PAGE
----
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Yemen, shaken by a Saudi strike in the bus, kills 29 children



Dahyan, Yemen (AFP) – The remains of victims and children's clothing were scattered on Friday in a market in northern Yemen when the United States and the United Nations the previous day demanded an investigation into an air strike by a Saudi-led coalition called the 29 children killed in a bus

The Thursday strike on a busload of children in the Dahyan market in Huthi rebel stronghold Saada injured at least 48 others, including 30 children, according to the International Committee for the Red Cross

An AFP Photographer at the scene said the bus with the children had been turned into a mass of twisted metal, and the remains of victims and their personal belongings had been scattered across the floor.

"Remains are everywhere, we are still trying to confirm the identity," said Yahya Shayem, a health officer in Saada told AFP.

He could not confirm when funerals would be held for the victims.

The coalition that has always fought Yemen's rebels 20 He announced that the bus had carried "Huthi combatants".

He said the coalition had carried out a "legitimate military action" in response to a deadly rocket attack on Saudi Arabia on Wednesday

The heavy tribute on Thursday sparked calls from the head of the United Nations and the US State Department for one Investigation of the strike.

UN Secretary-General Antonio Guterres pushed for an "independent and prompt" State Department investigation Speaker Heather Nauert said Washington "urged the Saudi coalition to conduct a thorough and transparent investigation into the incident."

"We call on the parties to take appropriate measures to protect the civilian population," Nauert said.

Massacre of children "-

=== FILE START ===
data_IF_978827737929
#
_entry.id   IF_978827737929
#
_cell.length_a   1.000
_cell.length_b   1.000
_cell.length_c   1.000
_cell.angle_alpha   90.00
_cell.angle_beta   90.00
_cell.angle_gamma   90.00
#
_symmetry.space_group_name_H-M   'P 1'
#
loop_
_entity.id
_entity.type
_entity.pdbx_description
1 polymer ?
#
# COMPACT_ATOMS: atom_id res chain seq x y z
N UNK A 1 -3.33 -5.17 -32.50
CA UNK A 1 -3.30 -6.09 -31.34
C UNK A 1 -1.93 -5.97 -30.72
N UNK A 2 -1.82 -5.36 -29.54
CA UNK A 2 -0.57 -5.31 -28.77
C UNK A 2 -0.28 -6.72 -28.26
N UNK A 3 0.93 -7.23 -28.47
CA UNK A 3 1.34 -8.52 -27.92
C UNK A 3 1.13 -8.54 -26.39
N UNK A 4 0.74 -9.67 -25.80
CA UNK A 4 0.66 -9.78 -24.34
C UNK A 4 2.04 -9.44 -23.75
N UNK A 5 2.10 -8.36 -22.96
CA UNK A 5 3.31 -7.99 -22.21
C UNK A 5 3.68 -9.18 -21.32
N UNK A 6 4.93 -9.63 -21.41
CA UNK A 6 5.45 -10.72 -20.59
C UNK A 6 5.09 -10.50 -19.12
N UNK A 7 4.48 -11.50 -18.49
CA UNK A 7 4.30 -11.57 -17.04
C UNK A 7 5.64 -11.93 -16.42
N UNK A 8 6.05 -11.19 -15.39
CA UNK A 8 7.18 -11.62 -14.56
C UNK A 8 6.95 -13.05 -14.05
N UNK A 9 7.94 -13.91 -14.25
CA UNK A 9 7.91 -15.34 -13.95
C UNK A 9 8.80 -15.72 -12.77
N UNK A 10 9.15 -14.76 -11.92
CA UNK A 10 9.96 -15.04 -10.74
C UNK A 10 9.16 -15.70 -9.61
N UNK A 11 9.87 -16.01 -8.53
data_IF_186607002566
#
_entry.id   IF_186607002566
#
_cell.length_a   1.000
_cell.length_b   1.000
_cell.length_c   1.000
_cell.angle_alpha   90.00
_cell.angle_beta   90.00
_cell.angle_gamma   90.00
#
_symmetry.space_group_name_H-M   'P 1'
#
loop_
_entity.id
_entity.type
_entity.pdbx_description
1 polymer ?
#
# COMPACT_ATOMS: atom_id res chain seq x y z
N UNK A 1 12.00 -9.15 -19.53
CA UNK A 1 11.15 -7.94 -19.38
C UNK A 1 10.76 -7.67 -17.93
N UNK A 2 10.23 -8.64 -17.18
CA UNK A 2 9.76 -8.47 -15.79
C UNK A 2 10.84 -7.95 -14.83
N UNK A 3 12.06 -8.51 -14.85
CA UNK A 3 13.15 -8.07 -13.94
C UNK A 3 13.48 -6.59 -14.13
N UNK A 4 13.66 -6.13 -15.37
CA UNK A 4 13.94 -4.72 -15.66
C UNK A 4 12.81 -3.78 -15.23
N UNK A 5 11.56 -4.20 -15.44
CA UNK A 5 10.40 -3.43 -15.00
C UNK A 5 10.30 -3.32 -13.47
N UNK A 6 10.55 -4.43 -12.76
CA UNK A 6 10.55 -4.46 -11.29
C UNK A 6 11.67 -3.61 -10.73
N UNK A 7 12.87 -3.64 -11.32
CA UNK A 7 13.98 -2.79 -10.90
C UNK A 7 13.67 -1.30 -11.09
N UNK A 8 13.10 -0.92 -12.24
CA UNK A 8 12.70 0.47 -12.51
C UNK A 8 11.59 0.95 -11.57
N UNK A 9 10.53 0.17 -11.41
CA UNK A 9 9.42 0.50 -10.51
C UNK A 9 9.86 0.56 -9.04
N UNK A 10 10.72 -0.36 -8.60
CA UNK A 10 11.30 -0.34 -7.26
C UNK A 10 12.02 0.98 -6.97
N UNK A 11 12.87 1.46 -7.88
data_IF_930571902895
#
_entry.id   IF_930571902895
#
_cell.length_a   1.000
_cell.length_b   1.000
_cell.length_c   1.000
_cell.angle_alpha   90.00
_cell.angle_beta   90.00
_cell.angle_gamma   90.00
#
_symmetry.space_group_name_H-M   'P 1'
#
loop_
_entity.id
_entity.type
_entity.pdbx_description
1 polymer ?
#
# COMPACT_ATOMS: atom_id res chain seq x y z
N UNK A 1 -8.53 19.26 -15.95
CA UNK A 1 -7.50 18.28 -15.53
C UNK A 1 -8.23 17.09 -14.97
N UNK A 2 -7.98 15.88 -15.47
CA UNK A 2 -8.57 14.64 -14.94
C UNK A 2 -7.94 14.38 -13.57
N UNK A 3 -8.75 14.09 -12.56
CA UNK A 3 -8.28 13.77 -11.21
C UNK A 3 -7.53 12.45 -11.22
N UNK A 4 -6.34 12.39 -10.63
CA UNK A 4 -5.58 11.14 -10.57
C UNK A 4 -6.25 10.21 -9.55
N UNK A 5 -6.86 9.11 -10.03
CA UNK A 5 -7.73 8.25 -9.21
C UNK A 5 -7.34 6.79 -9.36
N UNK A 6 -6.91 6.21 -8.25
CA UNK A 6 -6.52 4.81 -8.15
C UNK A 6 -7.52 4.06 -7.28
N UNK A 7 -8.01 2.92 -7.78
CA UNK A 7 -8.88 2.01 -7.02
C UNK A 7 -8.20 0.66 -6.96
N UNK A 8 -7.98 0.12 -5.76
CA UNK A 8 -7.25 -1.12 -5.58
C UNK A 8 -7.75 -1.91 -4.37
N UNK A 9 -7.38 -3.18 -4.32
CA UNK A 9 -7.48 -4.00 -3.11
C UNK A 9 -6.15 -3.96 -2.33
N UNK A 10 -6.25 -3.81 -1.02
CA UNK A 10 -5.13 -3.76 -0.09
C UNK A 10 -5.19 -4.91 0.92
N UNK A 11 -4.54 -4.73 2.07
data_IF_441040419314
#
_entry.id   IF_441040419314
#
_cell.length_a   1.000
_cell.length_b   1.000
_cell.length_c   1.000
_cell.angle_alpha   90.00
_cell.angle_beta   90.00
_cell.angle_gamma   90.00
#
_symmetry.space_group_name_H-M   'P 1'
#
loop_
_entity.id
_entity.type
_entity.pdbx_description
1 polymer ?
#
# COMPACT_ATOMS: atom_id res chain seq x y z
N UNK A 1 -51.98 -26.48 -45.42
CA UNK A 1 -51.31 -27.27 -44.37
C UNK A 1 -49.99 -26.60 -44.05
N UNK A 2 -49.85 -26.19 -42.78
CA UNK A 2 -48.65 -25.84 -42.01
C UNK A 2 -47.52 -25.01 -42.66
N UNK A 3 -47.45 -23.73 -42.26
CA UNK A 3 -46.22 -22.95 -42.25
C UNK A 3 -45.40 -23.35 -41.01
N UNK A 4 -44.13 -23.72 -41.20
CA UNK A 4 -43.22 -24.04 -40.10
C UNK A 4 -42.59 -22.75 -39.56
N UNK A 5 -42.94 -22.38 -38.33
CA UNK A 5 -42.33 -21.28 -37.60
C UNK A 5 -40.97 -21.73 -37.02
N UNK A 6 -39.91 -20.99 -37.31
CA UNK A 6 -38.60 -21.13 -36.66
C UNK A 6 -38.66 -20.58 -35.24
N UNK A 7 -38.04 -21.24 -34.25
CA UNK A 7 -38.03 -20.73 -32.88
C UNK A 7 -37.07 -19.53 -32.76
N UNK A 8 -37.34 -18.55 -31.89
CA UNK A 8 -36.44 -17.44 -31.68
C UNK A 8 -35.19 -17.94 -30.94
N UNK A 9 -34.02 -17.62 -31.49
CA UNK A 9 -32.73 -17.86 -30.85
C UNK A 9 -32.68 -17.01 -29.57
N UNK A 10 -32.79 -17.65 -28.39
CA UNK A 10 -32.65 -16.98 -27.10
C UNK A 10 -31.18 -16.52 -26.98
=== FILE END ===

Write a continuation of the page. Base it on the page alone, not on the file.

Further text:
A spokesman for the Red Cross in Sana'a told AFP that the toll was not final because the victims of the attack were taken to several hospitals.

" We need blood, "said Jameel al-Fareh, an emergency physician at Saadas Al-Jumhuri Hospital, urged local residents to donate blood for treatment of the wounded.

Ahmed al-Mansouri, director of the hospital, condemned what he claimed to be the "massacre [19659015] The coalition, which includes the United Arab Emirates, intervened in 2015 to rescue the internationally recognized government following the withdrawal of the rebels from the capital, Sanaa.

The Coalition Spokesman, Turki al-Maliki , the AFP said that the relief organizations are calling for the children on the bus to be "misleading" and that "the elements on the bus were Houthi fighters."

He said the rebels had "ballistic missiles threaten our national security, Saudi towns and villages on the border. The attack was today a sequel to neutralize this threat. "

Previously, Maliki accused the Houthis of" recruiting child soldiers, throwing them on battlefields and using them as tools. "

Saudi Arabia shot down a rocket The coalition was shot at by the Houthis on Wednesday, with a rubble Yemeni man killed and 11 others injured, said the coalition.

The rocket was fired from the Yemeni province of Amran towards the Saudi city of Jizan 19659021] – Houthis accelerate rocket attacks –

The Houthis have been attacking missiles in recent months Saudi Arabia launched Riyadh usually intercept

Wednesday's attack brings 167 rebel rockets launched since 2015

On August 2, attacks on a hospital and a fish market in the rebel-controlled port city killed Hodeida according to the ICRC at least 55 civilians and wounded 170.

The coalition dismissed the responsibility back fo

The CARE International charity found that Thursday's strike was a week after the Hodeida bombing.

"This latest air strike, just a week after the attacks on Hodeida, shows a continuing disregard for human life and suffering," said Johan Mooij, country director of the agency in Yemen.

"It's beyond cruel, the lives of innocent children have been lost."

The war in impoverished Yemen has cost nearly 10,000 lives and triggered the world's worst humanitarian crisis.

The UN envoy to the United States, Martin Griffiths, last week told the Security Council "a political solution" to Yemen's war was "available" and that the parties to the conflict would be invited to talks in Geneva on 6 September.

UN-brokered negotiations on Yemen in 2016 broke out of calls for a rebel from major cities and power-sharing with the Saudi-backed government.


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